Having concluded that res ipsa loquitur may be applied in a fire case under appropriate circumstances, we further conclude that this is not such a case. After a careful review of the record, we conclude that there was insufficient evidence presented from which the jury could find that Doris had "exclusive control" of the instrumentality which caused the injury in this case.

Victory Park asserts that the "instrumentality" which caused the injury in this case was either the couch or the apartment, which were in the exclusive control of Doris as the tenant of the apartment. We disagree. Victory Park relies on Olswanger v. Funk, 63 Tenn.App. 201, 470 S.W.2d 13 (1970), in which the Court of Appeals of Tennessee indicated that the defendant's exclusive control of the couch in which the fire started was sufficient to satisfy the "exclusive control" element of res ipsa loquitur. We question the logic of a rule which would permit an inference of negligence to arise merely from the defendant's control over the object in which the fire originated or the area where it originated. The far better rule, which we have already embraced in Foerster v. Fischbach-Moore, Inc., supra, 178 N.W.2d at 263, is that "the 'thing' or 'instrumentality' which caused the fire ... is required to be under the control of the defendant." [Emphasis added.]

Victory Park's theory of the fire is that a negligently smoked cigarette was dropped between the cushions of the couch, where it smoldered for a period of time and eventually ignited the couch. It is clear that the "thing" or "instrumentality" which caused the fire under those circumstances was the cigarette, not the couch or the apartment. See Smith v. Little, 626 S.W.2d 906 (Tex.Ct.App.1981) [flammable liquid which spilled on carpet, not carpet, was instrumentality that caused fire]; Oliver v. Hutson, 596 S.W.2d 628 (Tex.Civ.App.1980) [cigarette dropped into chair, not residence, was instrumentality which caused fire]. Thus, in order for the instruction on res ipsa loquitur to be given, it was incumbent upon Victory Park to present evidence from which the jury could determine that Doris had exclusive control over the cigarette which ignited the fire. At best, Victory Park's evidence created an inference that one of the three persons present in the apartment that morning had control over the offending cigarette; beyond that, the jury was left to speculate as to which of the three was the offending party.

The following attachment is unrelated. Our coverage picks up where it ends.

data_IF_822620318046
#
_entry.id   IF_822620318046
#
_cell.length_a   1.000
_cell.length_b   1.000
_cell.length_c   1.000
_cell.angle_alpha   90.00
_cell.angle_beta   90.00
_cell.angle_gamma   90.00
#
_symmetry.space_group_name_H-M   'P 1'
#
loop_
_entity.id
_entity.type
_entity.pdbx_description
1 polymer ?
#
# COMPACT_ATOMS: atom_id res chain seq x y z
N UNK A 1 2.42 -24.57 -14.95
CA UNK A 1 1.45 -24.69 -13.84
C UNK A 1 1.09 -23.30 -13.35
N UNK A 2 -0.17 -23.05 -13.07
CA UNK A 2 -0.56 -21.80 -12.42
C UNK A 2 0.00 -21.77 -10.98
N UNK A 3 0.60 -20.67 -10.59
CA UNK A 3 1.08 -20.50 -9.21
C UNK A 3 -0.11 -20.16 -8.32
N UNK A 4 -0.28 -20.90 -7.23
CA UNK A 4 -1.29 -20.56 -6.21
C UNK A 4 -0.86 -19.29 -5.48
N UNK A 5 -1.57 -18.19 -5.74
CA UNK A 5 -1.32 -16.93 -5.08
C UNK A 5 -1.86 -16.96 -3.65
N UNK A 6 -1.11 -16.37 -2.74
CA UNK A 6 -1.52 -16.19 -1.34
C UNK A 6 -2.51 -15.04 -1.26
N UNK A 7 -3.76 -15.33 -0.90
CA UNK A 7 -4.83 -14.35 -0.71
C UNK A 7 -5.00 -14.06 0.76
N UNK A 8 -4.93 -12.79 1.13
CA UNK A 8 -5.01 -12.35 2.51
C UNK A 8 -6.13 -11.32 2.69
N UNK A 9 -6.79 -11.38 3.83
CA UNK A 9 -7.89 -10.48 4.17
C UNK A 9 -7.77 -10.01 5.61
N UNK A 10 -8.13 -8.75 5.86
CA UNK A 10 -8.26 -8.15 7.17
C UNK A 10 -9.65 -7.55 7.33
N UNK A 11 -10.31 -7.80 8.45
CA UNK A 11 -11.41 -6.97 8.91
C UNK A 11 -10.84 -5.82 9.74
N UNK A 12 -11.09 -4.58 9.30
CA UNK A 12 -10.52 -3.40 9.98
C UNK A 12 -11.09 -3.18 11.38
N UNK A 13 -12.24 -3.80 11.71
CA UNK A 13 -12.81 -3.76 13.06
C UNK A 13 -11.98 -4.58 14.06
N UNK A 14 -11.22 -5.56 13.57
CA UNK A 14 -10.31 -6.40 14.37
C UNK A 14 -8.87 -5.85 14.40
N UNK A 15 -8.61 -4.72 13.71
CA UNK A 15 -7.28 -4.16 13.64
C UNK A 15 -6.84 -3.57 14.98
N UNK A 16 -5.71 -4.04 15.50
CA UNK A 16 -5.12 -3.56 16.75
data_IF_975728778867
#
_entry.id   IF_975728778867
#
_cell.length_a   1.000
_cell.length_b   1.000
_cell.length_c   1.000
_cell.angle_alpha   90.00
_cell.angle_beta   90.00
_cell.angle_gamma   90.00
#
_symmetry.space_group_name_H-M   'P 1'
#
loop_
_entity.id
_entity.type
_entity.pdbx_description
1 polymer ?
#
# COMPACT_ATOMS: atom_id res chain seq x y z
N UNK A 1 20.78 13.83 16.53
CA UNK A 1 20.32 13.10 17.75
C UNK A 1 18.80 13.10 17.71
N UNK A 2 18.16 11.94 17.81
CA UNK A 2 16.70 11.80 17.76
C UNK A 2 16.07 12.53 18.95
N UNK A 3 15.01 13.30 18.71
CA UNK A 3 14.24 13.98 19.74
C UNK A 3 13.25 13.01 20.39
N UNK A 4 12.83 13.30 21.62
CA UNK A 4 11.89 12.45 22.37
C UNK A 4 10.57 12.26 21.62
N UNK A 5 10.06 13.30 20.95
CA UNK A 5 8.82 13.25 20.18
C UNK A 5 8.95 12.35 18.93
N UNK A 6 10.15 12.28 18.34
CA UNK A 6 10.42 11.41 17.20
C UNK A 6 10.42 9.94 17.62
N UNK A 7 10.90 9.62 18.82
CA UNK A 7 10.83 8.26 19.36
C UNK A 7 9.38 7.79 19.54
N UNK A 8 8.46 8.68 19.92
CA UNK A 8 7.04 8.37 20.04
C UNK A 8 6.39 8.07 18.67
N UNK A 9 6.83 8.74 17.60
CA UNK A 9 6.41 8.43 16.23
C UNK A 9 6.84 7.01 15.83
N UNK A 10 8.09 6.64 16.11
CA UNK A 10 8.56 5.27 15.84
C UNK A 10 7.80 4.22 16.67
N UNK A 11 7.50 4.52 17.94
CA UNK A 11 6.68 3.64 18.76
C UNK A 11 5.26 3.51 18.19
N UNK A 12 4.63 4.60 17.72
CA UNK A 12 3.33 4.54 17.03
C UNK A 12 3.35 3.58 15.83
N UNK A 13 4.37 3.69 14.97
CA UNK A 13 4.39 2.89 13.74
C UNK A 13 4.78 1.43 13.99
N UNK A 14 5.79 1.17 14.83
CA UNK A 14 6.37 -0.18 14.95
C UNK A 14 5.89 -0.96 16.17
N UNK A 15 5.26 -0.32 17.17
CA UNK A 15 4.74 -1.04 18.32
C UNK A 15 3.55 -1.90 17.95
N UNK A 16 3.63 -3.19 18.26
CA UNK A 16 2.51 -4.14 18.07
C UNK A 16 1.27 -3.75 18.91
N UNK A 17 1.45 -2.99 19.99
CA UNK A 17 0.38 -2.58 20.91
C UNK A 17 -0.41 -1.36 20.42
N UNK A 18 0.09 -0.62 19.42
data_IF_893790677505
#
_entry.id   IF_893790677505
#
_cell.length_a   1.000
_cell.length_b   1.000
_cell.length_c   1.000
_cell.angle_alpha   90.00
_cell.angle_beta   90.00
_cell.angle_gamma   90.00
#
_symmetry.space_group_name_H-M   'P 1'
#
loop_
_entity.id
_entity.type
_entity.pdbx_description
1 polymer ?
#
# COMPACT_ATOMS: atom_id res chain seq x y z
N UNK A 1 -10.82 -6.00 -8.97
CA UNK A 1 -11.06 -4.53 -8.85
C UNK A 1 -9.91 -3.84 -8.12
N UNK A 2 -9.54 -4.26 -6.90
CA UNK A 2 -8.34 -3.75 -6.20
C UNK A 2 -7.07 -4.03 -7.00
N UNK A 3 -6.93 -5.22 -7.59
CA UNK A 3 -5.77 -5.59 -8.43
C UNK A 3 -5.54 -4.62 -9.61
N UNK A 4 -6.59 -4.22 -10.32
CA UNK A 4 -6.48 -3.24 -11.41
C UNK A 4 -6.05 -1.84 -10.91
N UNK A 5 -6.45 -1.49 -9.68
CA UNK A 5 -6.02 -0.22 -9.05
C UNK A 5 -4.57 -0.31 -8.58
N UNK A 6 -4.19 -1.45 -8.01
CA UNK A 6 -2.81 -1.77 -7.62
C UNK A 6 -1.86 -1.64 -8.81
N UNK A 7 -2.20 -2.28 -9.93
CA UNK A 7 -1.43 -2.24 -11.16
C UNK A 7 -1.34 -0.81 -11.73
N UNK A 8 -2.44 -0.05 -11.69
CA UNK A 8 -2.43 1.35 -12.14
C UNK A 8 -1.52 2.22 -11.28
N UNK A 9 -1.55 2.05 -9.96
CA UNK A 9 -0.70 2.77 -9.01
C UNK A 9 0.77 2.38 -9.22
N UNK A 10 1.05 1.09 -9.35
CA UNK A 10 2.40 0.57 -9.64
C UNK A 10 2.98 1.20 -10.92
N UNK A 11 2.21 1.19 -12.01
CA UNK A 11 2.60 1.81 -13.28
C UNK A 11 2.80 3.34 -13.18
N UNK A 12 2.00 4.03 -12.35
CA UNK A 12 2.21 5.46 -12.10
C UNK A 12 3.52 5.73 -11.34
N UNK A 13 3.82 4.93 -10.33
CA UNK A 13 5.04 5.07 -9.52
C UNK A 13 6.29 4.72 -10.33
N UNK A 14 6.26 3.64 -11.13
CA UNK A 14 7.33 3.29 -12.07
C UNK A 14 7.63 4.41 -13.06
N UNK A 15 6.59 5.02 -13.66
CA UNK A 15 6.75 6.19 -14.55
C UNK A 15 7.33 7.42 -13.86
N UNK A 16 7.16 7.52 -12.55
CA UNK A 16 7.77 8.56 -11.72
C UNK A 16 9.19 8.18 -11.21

Professor Prosser has succinctly stated the requirement that the evidence must link the defendant with the offending instrumentality:

"It is never enough for the plaintiff to prove merely that the plaintiff has been injured by the negligence of someone unidentified. Even though there is beyond all possible doubt negligence in the air, it is still necessary to bring it home to the defendant. 'The purpose of this requirement is to link the defendant with the probability, already established, that the accident was negligently caused.' On this too the plaintiff has the burden of proof by a preponderance of the evidence; and in any case where it is clear that it is at least equally probable that the negligence was that of another, the court must direct the jury that the plaintiff has not established a case." W. Prosser & W. Keeton, Law of Torts, supra, at 248. [Footnotes omitted.]

See also Marathon Oil Co. v. Sterner, 632 S.W.2d 571 (Tex.1982); Neis v. National Super Markets, Inc., 631 S.W.2d 690 (Mo.Ct.App.1982); Samson v. Riesing, 62 Wis.2d 698, 215 N.W.2d 662 (1974).

After reviewing the record in this case for the purpose of determining the correctness of the instruction on res ipsa loquitur, we are satisfied that it was equally as probable that Melvin or Debra, rather than Doris, was responsible for the negligently smoked cigarette. The record discloses that all three were smokers; that Doris and Debra each smoked a cigarette at the kitchen table that morning; that Melvin slept on the couch that night; and that, when Melvin returned from cleaning the lounge, Doris was on the couch but was not smoking. This is all of the evidence which was presented to establish that Doris negligently smoked a cigarette on the couch. The jury was left to speculate as to which of the three smoked the cigarette in question. Although, in Prosser's words, there is "negligence in the air," Victory Park has failed to bring the negligence "home" to Doris.

Other courts faced with similar fact situations have reached like conclusion. See Oliver v. Hutson, supra; Fireman's Fund American Insurance Companies v. Knobbe, 93 Nev. 201, 562 P.2d 825 (1977).

We hold that Victory Park failed to present probative evidence which would allow the jury to determine that Doris had exclusive control of the cigarette in question. The jury was left to speculate as to which of three persons had been in control of the offending...